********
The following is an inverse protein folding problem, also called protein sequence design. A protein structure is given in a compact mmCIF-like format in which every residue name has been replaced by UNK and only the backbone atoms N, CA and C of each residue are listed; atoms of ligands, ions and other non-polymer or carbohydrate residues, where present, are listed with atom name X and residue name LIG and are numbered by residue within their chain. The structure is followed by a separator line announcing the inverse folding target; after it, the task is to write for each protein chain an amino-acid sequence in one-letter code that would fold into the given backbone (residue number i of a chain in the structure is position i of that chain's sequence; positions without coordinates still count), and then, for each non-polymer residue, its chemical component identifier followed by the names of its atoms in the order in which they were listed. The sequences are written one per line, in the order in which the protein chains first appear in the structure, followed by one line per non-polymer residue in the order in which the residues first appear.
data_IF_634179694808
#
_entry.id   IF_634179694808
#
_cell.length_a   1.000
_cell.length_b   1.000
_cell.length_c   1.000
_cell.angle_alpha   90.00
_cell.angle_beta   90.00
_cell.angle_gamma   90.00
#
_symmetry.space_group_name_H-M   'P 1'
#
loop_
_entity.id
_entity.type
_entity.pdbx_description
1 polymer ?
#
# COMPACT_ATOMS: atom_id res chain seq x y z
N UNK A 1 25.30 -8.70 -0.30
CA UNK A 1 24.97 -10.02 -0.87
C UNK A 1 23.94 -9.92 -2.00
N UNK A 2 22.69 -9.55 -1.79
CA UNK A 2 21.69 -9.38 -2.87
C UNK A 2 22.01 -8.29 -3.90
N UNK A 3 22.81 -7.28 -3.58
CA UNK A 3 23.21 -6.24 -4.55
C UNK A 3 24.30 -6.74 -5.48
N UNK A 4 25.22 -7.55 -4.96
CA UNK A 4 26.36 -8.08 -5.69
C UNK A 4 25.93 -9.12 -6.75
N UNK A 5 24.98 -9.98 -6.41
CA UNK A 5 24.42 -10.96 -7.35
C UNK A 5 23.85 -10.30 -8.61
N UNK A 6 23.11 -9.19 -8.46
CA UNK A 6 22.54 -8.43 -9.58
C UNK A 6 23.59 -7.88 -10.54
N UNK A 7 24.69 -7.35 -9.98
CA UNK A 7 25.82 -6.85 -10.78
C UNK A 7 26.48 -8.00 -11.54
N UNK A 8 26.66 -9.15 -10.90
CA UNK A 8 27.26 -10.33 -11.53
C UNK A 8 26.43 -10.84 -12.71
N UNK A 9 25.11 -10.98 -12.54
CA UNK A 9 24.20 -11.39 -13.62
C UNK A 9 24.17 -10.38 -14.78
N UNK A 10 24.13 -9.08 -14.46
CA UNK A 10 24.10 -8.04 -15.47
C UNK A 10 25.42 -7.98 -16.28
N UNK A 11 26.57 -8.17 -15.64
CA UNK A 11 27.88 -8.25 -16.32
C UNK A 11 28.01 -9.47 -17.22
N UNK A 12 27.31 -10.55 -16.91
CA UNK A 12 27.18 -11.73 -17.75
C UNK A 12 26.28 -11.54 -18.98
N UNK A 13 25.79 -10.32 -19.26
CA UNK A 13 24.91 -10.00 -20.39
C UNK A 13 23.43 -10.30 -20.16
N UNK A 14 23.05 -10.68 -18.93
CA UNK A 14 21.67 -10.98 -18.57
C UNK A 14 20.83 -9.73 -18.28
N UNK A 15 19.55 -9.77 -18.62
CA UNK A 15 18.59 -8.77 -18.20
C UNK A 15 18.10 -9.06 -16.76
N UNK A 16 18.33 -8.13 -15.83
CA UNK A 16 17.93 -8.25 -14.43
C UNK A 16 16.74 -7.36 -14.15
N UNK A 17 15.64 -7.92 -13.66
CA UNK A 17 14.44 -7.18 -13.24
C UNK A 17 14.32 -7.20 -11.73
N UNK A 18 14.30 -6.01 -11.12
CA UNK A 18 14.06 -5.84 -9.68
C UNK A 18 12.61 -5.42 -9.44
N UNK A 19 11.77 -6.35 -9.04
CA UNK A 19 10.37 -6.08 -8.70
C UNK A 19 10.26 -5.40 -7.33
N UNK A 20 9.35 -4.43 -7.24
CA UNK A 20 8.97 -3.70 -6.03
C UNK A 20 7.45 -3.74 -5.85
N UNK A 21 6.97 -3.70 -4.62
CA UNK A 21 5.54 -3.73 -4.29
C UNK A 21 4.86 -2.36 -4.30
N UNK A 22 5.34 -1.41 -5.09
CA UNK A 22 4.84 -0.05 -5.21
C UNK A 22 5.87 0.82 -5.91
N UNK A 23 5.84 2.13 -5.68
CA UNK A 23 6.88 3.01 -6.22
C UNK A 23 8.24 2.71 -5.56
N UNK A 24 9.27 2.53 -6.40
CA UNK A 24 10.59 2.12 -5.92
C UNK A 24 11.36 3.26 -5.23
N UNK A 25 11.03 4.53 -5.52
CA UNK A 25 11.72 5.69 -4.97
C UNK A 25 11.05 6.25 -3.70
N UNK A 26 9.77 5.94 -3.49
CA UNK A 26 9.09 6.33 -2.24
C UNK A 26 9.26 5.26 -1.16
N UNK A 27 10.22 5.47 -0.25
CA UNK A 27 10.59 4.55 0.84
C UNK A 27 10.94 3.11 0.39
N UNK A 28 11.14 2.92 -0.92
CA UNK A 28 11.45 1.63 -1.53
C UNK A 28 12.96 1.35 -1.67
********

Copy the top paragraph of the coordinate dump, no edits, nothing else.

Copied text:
The following is an inverse protein folding problem, also called protein sequence design. A protein structure is given in a compact mmCIF-like format in which every residue name has been replaced by UNK and only the backbone atoms N, CA and C of each residue are listed; atoms of ligands, ions and other non-polymer or carbohydrate residues, where present, are listed with atom name X and residue name LIG and are numbered by residue within their chain. The structure is followed by a separator line announcing the inverse folding target; after it, the task is to write for each protein chain an amino-acid sequence in one-letter code that would fold into the given backbone (residue number i of a chain in the structure is position i of that chain's sequence; positions without coordinates still count), and then, for each non-polymer residue, its chemical component identifier followed by the names of its atoms in the order in which they were listed. The sequences are written one per line, in the order in which the protein chains first appear in the structure, followed by one line per non-polymer residue in the order in which the residues first appear.